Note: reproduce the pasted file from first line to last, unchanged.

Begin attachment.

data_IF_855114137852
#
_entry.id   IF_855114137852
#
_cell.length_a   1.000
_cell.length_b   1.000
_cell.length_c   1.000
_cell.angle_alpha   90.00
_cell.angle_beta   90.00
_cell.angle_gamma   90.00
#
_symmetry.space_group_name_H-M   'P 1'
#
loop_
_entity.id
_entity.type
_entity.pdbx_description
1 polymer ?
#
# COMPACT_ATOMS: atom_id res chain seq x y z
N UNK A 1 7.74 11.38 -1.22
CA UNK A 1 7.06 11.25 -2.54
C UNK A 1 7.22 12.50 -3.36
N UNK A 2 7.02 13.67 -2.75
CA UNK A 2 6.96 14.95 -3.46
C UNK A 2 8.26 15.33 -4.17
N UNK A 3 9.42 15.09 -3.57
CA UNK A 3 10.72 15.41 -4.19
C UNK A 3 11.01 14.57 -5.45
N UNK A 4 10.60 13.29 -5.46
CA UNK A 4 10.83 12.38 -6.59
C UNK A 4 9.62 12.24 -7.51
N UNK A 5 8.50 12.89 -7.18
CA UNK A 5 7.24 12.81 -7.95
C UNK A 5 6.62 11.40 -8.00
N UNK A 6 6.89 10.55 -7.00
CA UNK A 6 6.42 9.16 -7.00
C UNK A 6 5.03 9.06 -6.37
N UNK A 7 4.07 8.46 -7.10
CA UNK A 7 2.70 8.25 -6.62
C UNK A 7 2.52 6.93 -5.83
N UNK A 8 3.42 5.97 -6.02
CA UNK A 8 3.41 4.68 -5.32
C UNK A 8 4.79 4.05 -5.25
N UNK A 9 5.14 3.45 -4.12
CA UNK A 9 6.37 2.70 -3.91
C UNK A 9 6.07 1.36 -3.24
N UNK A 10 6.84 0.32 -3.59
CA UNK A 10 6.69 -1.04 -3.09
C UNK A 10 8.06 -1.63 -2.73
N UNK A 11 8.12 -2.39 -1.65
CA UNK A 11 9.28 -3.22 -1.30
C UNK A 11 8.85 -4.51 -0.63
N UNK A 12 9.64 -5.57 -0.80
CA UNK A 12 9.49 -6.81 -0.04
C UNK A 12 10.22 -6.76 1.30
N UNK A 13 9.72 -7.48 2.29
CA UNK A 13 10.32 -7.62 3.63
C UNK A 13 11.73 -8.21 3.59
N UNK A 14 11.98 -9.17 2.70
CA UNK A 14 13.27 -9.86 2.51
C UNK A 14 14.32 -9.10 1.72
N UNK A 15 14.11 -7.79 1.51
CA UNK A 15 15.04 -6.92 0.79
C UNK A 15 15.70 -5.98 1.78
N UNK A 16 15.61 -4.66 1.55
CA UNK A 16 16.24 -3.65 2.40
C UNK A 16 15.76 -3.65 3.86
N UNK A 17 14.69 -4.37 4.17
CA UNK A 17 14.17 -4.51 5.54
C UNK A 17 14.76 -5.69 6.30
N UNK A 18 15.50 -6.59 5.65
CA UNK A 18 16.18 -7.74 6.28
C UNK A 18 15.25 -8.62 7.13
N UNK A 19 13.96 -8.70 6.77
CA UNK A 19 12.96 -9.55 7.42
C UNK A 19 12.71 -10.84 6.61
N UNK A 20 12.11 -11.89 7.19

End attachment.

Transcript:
data_IF_855114137852
#
_entry.id   IF_855114137852
#
_cell.length_a   1.000
_cell.length_b   1.000
_cell.length_c   1.000
_cell.angle_alpha   90.00
_cell.angle_beta   90.00
_cell.angle_gamma   90.00
#
_symmetry.space_group_name_H-M   'P 1'
#
loop_
_entity.id
_entity.type
_entity.pdbx_description
1 polymer ?
#
# COMPACT_ATOMS: atom_id res chain seq x y z
N UNK A 1 7.74 11.38 -1.22
CA UNK A 1 7.06 11.25 -2.54
C UNK A 1 7.22 12.50 -3.36
N UNK A 2 7.02 13.67 -2.75
CA UNK A 2 6.96 14.95 -3.46
C UNK A 2 8.26 15.33 -4.17
N UNK A 3 9.42 15.09 -3.57
CA UNK A 3 10.72 15.41 -4.19
C UNK A 3 11.01 14.57 -5.45
N UNK A 4 10.60 13.29 -5.46
CA UNK A 4 10.83 12.38 -6.59
C UNK A 4 9.62 12.24 -7.51
N UNK A 5 8.50 12.89 -7.18
CA UNK A 5 7.24 12.81 -7.95
C UNK A 5 6.62 11.40 -8.00
N UNK A 6 6.89 10.55 -7.00
CA UNK A 6 6.42 9.16 -7.00
C UNK A 6 5.03 9.06 -6.37
N UNK A 7 4.07 8.46 -7.10
CA UNK A 7 2.70 8.25 -6.62
C UNK A 7 2.52 6.93 -5.83
N UNK A 8 3.42 5.97 -6.02
CA UNK A 8 3.41 4.68 -5.32
C UNK A 8 4.79 4.05 -5.25
N UNK A 9 5.14 3.45 -4.12
CA UNK A 9 6.37 2.70 -3.91
C UNK A 9 6.07 1.36 -3.24
N UNK A 10 6.84 0.32 -3.59
CA UNK A 10 6.69 -1.04 -3.09
C UNK A 10 8.06 -1.63 -2.73
N UNK A 11 8.12 -2.39 -1.65
CA UNK A 11 9.28 -3.22 -1.30
C UNK A 11 8.85 -4.51 -0.63
N UNK A 12 9.64 -5.57 -0.80
CA UNK A 12 9.49 -6.81 -0.04
C UNK A 12 10.22 -6.76 1.30
N UNK A 13 9.72 -7.48 2.29
CA UNK A 13 10.32 -7.62 3.63
C UNK A 13 11.73 -8.21 3.59
N UNK A 14 11.98 -9.17 2.70
CA UNK A 14 13.27 -9.86 2.51
C UNK A 14 14.32 -9.10 1.72
N UNK A 15 14.11 -7.79 1.51
CA UNK A 15 15.04 -6.92 0.79
C UNK A 15 15.70 -5.98 1.78
N UNK A 16 15.61 -4.66 1.55
CA UNK A 16 16.24 -3.65 2.40
C UNK A 16 15.76 -3.65 3.86
N UNK A 17 14.69 -4.37 4.17
CA UNK A 17 14.17 -4.51 5.54
C UNK A 17 14.76 -5.69 6.30
N UNK A 18 15.50 -6.59 5.65
CA UNK A 18 16.18 -7.74 6.28
C UNK A 18 15.25 -8.62 7.13
N UNK A 19 13.96 -8.70 6.77
CA UNK A 19 12.96 -9.55 7.42
C UNK A 19 12.71 -10.84 6.61
N UNK A 20 12.11 -11.89 7.19